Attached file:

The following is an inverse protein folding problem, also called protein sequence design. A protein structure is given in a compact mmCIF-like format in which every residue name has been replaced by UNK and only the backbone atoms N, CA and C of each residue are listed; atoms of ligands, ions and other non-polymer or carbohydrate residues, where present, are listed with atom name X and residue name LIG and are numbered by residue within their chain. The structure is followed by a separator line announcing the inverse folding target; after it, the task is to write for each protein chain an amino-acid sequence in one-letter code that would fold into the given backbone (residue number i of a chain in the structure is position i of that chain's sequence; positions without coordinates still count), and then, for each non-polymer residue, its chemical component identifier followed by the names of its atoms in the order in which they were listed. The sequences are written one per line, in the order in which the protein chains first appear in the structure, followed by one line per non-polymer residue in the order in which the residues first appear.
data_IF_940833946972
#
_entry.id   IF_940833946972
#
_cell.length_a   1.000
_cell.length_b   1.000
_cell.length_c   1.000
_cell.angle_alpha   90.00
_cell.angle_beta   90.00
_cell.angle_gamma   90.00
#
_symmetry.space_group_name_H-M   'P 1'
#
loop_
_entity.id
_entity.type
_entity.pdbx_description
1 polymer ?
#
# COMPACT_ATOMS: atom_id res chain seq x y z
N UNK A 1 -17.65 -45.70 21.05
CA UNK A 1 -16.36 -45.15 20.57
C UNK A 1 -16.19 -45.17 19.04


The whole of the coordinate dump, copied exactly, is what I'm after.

The following is an inverse protein folding problem, also called protein sequence design. A protein structure is given in a compact mmCIF-like format in which every residue name has been replaced by UNK and only the backbone atoms N, CA and C of each residue are listed; atoms of ligands, ions and other non-polymer or carbohydrate residues, where present, are listed with atom name X and residue name LIG and are numbered by residue within their chain. The structure is followed by a separator line announcing the inverse folding target; after it, the task is to write for each protein chain an amino-acid sequence in one-letter code that would fold into the given backbone (residue number i of a chain in the structure is position i of that chain's sequence; positions without coordinates still count), and then, for each non-polymer residue, its chemical component identifier followed by the names of its atoms in the order in which they were listed. The sequences are written one per line, in the order in which the protein chains first appear in the structure, followed by one line per non-polymer residue in the order in which the residues first appear.
data_IF_940833946972
#
_entry.id   IF_940833946972
#
_cell.length_a   1.000
_cell.length_b   1.000
_cell.length_c   1.000
_cell.angle_alpha   90.00
_cell.angle_beta   90.00
_cell.angle_gamma   90.00
#
_symmetry.space_group_name_H-M   'P 1'
#
loop_
_entity.id
_entity.type
_entity.pdbx_description
1 polymer ?
#
# COMPACT_ATOMS: atom_id res chain seq x y z
N UNK A 1 -17.65 -45.70 21.05
CA UNK A 1 -16.36 -45.15 20.57
C UNK A 1 -16.19 -45.17 19.04